Sonic History of Intercultural Church in America

Contemporary worship music attained popularity in the 1960s among Christian denominations in the United States. Ever since, it has evolved to include elements of other genres, such as rock, hip-hop, pop with Christian themes. Due to the growing popularity of the contemporary worship music, congregations in church services and fellowship groups have taken the trend.  The aim of such music has been to introduce Christianity to people with contemporary music tastes, while maintaining relevance within Christian communities. 

Korean Christian music was characterized by hymns even though Catholics still embrace them. Other denominations, particularly Protestants have moved to contemporary gospel music. In the past Koreans played church music with fewer accompaniments than today. In those days, piano and organs were the most popular instruments in church and were played to accompany formal choirs and vocal soloists and groups who sang slow traditional hymns. The music has evolved to include guitars, electric keyboards and drum kits. Further, immigrant churches are filled with worshippers who speak only Korean and led by clergymen who speak only or mostly Korean.

Korean contemporary gospel music can be traced back to the 1950s after the Korean War when missionaries from the United States introduced gospel music there. In 1969, a group of Korean pop singers became the first to sing gospel songs on Sunday service, a feat that was seen as controversial among Korean Christians. After an American gospel song, Just a Close Walk with Thee, was translated into Korean language in 1971 and released to the public, Koreans started embracing gospel music. This was followed by other translations by Roman Catholic nuns in 1974, whereby they incorporated pop music with Christian messages. As 1980 approached, more Christian celebrities came up, thus influencing the spread of gospel music in Korea.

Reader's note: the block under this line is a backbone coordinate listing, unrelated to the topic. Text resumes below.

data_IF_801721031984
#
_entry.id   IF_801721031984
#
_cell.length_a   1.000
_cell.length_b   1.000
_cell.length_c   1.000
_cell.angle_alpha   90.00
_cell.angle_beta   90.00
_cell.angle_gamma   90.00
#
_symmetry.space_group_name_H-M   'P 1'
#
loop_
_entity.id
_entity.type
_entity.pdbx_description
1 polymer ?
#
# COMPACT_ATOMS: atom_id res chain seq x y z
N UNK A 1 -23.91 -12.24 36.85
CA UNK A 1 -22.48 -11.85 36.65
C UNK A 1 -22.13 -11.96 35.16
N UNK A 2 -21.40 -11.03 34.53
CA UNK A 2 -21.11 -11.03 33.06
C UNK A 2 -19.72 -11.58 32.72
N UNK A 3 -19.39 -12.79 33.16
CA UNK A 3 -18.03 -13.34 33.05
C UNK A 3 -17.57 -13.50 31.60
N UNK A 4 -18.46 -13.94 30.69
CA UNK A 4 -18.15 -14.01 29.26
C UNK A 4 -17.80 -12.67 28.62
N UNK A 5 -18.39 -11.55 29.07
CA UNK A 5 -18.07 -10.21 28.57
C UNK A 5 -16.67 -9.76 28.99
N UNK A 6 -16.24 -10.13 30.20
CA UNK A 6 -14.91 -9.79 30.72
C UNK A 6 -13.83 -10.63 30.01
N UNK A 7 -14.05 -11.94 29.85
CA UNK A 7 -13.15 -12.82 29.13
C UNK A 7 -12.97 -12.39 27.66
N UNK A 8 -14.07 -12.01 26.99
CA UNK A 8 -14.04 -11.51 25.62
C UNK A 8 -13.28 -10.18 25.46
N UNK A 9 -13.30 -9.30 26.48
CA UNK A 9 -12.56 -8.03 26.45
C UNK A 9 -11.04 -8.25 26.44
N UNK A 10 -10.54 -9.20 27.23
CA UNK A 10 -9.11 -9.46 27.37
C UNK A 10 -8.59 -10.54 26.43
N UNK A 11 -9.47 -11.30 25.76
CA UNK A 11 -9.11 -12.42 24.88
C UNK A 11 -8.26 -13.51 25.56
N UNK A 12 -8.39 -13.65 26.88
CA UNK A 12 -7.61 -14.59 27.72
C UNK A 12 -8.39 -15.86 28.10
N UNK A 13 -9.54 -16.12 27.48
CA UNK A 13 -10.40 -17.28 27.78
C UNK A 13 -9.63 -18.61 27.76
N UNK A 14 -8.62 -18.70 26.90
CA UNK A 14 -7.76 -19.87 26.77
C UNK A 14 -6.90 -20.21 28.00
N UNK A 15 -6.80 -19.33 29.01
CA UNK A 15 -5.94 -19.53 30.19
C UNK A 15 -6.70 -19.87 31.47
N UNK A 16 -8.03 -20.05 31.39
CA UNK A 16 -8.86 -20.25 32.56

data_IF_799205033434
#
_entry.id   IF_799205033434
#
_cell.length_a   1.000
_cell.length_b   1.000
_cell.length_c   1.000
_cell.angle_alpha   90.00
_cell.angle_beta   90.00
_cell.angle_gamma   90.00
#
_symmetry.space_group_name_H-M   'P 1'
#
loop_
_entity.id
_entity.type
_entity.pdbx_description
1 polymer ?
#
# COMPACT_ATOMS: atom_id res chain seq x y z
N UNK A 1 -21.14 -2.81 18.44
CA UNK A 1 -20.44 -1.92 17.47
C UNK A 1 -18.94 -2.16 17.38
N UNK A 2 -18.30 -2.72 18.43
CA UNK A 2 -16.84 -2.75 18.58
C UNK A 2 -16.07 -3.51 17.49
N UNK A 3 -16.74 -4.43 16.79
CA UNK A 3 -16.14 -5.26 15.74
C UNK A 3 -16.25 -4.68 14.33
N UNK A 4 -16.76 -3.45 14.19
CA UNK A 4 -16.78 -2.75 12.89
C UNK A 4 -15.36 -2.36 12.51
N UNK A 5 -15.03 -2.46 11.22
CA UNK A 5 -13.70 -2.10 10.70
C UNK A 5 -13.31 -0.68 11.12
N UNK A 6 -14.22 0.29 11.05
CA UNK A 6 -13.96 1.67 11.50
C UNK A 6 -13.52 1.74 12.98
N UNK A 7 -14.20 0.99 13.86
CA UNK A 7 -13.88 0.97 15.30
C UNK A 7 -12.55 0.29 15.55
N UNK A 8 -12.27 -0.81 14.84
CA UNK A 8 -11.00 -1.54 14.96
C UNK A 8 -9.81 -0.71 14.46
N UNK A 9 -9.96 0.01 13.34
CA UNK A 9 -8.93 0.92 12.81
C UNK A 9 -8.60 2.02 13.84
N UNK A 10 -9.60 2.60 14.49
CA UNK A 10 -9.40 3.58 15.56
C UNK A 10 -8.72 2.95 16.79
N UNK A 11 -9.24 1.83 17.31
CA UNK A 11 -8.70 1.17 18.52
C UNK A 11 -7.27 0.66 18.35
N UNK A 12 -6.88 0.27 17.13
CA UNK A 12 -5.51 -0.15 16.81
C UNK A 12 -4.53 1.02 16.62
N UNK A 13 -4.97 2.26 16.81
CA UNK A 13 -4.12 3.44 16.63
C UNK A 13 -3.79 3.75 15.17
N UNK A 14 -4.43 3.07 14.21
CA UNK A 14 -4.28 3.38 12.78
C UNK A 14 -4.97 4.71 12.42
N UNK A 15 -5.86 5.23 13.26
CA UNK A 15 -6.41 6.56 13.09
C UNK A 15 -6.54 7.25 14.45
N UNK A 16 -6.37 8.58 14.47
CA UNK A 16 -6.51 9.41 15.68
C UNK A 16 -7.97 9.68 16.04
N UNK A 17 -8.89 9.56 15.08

Moreover, Koreans have a high-context culture, and as such are intuitive, contemplative and use indirect messages to pass information. This however explains why they still use their native language in most of their churches in foreign countries. Their worship music is greatly influenced by their culture with someone turning off the lights when worship music is being played. Their worship style is characterized by someone choosing the music that is to be played during the following session.  

The music adopted by Korean only churches in the United States is more repetitive with a more narrow melodic range. The composers take time to minimize the harmonic, rhythmic, and speed variations within songs to give them a more Korean feel. In Korean churches, however, lay believers are open to change and are so hungry for worship experiences, which is portrayed in their singing. Moreover, the blended worshipers prefer a balance between traditional and contemporary styles of worship music.

Some of the music sung in the Korean-only churches sometimes account for cultural, spiritual and social needs as most of the worshippers are not financially well-off, as they ask God for intervention. Besides, their musical performances in churches expand beyond generational matters as the preachers may incorporate political messages about their native country. The Korean churches have also developed specific musical creation to mediate possible cultural and political contentions among the church goers.

In the Korean churches, worshippers exercise a greater degree of conservatism with more of a communal flavor and less of an individualistic one. They also combine elements of Korean Confucian heritage with their evangelism while strictly sticking Korean hymnody. Hymns are collected to feature in the Sunday services. However, majority of the Korean-American believers note that blended worship music, hymnody combined with contemporary worship music, has the most spiritual impact.  

 

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